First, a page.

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Sudan's VP Kiir complains peace deal slow

1/29/2006 5:28am

By Opheera McDoom

KHARTOUM, Jan 28 (Reuters) - Sudanese Vice President Salva Kiir said on Saturday implementation of a peace deal to end Sudan's north-south civil war was extremely slow and that monies owed to the south still had not been paid.

Kiir, head of the former southern rebel Sudan People's Liberation Movement (SPLM), became first vice president under the 2005 deal which ended Africa' longest war and created a coalition government in the capital Khartoum.

Kiir said his northern partners had not given the south half of Sudan's oil revenues as the deal requires.

"We still have not got the real share of the oil revenues," he told reporters in Khartoum, adding there were differences over the amount of oil produced in Sudan.

Sudan's two main oil fields are in south Sudan, but the refinery and oil pipelines are in the north.

The northern oil minister puts oil production at around 330,000 barrels per day (bpd), but the SPLM says it could be as high as 450,000 bpd.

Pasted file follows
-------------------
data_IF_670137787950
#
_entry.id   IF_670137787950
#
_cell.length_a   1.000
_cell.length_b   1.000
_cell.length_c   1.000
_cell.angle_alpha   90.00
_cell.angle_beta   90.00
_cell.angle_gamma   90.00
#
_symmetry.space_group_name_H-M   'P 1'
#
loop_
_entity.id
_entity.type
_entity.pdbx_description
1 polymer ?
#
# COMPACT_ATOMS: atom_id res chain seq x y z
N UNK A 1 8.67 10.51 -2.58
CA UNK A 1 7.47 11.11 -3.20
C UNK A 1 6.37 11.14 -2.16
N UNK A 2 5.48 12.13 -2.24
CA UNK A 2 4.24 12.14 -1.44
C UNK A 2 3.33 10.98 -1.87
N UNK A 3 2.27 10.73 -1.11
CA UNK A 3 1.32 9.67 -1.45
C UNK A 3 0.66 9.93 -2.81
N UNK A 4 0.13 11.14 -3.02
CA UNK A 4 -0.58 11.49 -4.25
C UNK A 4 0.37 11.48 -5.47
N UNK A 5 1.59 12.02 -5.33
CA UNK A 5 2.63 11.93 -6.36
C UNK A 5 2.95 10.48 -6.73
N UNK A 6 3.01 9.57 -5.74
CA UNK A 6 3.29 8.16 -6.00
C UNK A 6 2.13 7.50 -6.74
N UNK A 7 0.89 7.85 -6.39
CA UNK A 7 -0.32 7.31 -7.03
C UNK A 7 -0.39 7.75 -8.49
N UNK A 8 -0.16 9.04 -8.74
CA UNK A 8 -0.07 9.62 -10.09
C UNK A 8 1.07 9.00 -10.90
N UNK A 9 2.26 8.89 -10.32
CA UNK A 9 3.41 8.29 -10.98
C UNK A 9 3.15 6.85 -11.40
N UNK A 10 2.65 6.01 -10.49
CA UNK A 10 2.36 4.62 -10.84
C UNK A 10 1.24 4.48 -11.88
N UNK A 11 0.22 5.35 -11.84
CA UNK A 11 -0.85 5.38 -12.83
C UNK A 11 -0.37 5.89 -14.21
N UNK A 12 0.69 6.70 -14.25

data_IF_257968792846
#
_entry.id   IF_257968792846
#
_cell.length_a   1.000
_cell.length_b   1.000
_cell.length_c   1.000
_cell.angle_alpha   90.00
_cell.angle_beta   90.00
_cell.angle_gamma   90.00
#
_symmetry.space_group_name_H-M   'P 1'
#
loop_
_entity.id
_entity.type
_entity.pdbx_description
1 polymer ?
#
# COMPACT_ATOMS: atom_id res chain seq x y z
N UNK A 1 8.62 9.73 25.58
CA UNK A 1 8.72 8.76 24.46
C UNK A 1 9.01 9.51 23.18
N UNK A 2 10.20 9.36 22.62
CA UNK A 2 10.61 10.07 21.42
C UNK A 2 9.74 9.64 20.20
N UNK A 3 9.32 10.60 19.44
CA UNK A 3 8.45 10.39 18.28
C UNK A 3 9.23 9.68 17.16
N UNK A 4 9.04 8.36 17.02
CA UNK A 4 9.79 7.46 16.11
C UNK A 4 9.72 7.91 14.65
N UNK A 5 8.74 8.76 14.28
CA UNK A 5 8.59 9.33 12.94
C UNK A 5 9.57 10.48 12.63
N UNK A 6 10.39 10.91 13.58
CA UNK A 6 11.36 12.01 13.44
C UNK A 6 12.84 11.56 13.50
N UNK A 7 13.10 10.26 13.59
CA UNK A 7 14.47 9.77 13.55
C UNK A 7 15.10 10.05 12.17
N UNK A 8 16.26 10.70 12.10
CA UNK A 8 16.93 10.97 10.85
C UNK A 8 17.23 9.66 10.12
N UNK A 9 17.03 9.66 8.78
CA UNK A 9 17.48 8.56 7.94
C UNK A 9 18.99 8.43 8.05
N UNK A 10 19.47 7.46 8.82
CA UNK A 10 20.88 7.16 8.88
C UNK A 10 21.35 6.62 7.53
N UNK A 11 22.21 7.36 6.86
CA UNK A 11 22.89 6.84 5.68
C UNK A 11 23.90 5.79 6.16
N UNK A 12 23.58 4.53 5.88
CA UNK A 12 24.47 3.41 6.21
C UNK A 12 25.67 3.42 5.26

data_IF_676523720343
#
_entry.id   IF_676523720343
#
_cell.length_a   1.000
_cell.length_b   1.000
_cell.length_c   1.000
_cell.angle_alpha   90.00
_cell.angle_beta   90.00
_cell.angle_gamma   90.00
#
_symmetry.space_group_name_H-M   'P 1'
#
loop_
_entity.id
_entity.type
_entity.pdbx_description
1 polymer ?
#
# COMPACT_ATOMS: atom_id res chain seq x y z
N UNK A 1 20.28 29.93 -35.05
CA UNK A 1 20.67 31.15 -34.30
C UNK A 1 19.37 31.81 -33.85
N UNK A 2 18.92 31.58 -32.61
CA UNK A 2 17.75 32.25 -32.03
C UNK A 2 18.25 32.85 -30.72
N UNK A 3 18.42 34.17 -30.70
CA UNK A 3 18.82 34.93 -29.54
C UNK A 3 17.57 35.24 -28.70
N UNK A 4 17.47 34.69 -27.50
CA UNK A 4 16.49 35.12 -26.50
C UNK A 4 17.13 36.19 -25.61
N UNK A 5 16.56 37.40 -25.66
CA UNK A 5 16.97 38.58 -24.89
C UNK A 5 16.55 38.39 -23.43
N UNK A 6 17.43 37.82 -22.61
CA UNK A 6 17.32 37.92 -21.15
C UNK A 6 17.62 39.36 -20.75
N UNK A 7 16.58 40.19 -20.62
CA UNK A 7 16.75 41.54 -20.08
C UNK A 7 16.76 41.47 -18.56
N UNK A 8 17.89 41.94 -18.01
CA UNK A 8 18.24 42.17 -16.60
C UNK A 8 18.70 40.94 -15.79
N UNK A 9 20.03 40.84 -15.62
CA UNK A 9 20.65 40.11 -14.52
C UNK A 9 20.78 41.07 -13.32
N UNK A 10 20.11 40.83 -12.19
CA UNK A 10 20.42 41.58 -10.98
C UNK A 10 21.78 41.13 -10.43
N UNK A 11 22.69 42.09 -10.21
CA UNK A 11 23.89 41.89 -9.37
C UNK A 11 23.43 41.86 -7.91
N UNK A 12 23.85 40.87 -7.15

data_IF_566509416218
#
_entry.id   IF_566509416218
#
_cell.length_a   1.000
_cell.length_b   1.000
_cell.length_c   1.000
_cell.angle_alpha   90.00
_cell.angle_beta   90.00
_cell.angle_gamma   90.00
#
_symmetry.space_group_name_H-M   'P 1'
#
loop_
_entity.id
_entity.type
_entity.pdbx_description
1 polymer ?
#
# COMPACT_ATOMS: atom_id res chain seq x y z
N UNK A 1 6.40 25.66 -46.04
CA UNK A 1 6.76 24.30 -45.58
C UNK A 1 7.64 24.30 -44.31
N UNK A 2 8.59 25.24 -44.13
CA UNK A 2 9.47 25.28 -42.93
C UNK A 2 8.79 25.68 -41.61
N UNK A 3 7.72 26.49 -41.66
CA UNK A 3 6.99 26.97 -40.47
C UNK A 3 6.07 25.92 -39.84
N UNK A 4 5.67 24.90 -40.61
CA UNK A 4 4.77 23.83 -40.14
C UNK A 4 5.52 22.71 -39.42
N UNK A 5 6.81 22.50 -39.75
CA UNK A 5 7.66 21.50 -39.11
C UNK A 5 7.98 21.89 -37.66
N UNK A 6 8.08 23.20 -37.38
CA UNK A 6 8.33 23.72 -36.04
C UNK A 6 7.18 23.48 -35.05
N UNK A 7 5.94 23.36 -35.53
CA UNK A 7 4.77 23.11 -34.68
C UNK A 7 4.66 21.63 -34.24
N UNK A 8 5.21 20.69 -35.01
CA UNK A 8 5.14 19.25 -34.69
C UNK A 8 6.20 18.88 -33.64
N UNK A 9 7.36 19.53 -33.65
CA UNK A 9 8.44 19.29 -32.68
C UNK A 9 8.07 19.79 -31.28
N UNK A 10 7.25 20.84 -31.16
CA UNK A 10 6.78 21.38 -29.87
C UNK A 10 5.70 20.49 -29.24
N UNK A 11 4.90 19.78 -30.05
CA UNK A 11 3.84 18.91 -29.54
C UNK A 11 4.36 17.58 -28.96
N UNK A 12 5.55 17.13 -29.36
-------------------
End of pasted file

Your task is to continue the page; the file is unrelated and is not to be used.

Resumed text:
The south, devastated by more than two decades of civil war, desperately needs the monies to build its infrastructure and form a functioning government.

The peace agreement also gives southerners the right to vote on secession within six years.

Kiir said implementation of the deal was "extremely slow" and warned this behaviour would push southerners to vote for separation rather than unity.

"The events that are happening now clearly show that unity will not be made attractive," he said. "The southerners are very sensitive to this."

Kiir also called on donor nations who last year promised up to $4.5 billion to rebuild Sudan to fulfil their pledges.

"This money has not come," he said, adding without it the southerners would not see the dividend of peace.

Many southerners complain that since the death of Kiir's predecessor and the architect of the 2005 peace deal, John Garang, the SPLM had lost its influence in the national capital Khartoum.

Kiir said he was doing his best to implement the deal, but acknowledged he may not have as much clout as he would like. "I believe I am part of the government (but) whether I have influence or not that's another thing," he said.

Garang was recognised as a national leader in both the north and south. His deputy Kiir was relatively unknown in the north when he was suddenly given the task of leading the SPLM after Garang's death in August in a helicopter crash.

The southern deal does not cover separate conflicts in the east and the western Darfur region.
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